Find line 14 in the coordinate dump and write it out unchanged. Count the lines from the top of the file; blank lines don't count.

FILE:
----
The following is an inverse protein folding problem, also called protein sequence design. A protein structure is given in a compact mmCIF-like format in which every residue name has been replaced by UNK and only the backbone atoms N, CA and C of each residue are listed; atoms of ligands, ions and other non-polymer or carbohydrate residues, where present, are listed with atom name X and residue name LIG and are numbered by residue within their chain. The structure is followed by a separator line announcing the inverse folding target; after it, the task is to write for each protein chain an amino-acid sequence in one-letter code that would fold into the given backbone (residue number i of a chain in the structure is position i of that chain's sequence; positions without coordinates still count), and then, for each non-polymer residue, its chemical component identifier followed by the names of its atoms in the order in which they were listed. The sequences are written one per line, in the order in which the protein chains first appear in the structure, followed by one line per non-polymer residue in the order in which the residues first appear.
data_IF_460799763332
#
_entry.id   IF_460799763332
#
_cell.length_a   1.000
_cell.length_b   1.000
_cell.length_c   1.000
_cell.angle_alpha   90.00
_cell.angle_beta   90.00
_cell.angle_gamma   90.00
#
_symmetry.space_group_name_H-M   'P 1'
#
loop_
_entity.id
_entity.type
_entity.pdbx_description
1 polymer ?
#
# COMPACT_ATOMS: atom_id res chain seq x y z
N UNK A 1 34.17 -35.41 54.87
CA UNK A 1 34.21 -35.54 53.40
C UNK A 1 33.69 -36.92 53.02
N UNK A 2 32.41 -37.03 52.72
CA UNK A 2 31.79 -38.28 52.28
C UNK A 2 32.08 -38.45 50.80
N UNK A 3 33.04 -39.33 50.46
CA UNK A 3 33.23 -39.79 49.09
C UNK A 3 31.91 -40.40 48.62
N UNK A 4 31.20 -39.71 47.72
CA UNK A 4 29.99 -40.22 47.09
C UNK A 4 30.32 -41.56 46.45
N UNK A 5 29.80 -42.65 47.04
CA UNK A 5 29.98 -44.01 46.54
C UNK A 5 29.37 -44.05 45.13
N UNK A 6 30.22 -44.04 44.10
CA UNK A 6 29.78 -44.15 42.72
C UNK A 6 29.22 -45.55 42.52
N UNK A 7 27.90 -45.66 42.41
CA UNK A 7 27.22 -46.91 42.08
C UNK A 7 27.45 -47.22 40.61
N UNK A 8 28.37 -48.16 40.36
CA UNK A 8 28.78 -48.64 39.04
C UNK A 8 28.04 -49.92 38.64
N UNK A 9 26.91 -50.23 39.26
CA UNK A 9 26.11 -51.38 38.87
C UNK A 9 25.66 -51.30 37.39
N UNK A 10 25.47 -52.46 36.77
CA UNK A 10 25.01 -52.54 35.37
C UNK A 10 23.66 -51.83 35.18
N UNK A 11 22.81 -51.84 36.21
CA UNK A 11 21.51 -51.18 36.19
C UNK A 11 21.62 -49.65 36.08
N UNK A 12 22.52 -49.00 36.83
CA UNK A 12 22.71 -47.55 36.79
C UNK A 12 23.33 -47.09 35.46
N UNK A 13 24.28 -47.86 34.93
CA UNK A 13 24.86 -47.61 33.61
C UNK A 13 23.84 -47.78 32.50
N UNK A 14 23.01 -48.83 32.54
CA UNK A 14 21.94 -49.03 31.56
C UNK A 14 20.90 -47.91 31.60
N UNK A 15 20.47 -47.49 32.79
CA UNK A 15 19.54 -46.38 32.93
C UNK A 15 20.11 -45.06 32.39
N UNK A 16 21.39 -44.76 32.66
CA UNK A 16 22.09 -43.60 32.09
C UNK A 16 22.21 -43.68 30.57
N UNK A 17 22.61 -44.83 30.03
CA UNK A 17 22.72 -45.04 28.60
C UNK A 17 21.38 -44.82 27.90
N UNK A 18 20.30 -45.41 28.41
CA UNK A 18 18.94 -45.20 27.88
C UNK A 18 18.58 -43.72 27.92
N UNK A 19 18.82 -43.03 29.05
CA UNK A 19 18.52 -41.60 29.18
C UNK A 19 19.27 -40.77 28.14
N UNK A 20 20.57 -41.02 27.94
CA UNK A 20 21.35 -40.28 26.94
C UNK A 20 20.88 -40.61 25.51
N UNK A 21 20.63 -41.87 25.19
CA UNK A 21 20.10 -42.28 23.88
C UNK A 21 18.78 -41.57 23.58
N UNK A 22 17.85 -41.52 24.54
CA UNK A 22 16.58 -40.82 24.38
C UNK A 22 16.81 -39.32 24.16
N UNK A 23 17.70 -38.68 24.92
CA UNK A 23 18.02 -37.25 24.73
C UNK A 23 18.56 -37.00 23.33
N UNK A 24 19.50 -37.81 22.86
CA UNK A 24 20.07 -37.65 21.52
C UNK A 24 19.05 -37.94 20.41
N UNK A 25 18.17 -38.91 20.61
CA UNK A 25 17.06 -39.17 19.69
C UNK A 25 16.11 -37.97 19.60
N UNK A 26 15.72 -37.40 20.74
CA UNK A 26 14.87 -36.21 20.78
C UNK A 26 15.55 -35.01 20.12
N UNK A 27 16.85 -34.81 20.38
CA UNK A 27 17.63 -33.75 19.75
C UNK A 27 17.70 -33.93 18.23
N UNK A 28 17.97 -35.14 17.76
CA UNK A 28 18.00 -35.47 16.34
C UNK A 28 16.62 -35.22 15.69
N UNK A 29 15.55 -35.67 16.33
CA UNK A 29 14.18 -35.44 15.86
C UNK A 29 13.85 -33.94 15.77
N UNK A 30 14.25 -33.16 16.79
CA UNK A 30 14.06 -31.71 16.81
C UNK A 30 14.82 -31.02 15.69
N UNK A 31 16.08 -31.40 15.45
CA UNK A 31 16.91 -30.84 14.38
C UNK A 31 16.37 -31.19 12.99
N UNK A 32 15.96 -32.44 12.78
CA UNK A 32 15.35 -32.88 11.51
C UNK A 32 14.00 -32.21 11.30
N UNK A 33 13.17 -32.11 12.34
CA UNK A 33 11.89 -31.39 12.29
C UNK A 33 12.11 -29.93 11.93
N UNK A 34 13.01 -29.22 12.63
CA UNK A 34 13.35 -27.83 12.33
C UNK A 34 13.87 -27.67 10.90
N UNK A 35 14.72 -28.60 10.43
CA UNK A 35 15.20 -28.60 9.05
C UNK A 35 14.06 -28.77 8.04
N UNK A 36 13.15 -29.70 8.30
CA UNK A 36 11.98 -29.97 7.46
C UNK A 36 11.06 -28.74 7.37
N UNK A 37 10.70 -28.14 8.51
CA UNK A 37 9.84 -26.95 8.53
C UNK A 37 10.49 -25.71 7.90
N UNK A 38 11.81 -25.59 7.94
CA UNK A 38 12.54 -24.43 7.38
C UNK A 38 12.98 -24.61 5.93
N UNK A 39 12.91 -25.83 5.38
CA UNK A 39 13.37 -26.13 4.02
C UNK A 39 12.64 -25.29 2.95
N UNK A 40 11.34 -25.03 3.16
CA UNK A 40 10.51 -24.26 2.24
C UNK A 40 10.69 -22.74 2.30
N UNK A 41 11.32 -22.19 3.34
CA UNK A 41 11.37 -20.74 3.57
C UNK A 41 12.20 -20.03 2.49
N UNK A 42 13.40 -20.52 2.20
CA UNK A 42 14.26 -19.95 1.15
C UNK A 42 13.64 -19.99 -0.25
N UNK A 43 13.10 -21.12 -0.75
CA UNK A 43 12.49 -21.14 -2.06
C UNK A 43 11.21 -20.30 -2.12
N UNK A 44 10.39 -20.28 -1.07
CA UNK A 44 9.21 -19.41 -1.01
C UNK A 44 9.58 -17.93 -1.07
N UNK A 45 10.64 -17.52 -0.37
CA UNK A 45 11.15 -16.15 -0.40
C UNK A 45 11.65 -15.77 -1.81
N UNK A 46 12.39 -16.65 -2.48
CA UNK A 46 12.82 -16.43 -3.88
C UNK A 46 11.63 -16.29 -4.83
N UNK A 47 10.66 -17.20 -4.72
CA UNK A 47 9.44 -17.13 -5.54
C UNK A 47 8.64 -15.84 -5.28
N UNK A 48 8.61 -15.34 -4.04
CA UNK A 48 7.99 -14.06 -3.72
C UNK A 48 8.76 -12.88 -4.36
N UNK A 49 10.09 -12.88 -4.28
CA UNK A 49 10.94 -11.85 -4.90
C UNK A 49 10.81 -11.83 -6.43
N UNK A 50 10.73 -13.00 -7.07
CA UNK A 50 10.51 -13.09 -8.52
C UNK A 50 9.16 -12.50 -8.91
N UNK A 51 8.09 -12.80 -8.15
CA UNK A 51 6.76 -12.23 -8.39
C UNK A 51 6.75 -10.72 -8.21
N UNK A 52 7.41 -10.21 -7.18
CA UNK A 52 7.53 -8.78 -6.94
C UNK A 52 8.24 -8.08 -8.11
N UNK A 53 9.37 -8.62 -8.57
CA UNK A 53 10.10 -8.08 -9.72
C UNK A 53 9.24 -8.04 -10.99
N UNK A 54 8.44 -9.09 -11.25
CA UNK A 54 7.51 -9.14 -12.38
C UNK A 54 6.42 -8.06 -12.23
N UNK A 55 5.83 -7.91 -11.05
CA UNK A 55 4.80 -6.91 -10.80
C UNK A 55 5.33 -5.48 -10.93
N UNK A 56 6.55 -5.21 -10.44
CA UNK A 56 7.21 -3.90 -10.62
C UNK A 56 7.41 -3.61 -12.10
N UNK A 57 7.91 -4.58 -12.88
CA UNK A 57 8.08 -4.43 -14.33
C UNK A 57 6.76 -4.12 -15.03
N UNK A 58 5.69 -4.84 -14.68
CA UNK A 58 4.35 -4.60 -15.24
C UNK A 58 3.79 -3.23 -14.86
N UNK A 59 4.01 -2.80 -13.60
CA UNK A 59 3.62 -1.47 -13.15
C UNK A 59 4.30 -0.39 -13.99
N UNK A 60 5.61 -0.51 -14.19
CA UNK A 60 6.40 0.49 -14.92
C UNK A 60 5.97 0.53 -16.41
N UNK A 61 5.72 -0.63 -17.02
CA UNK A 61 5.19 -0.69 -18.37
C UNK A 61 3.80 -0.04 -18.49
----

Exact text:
#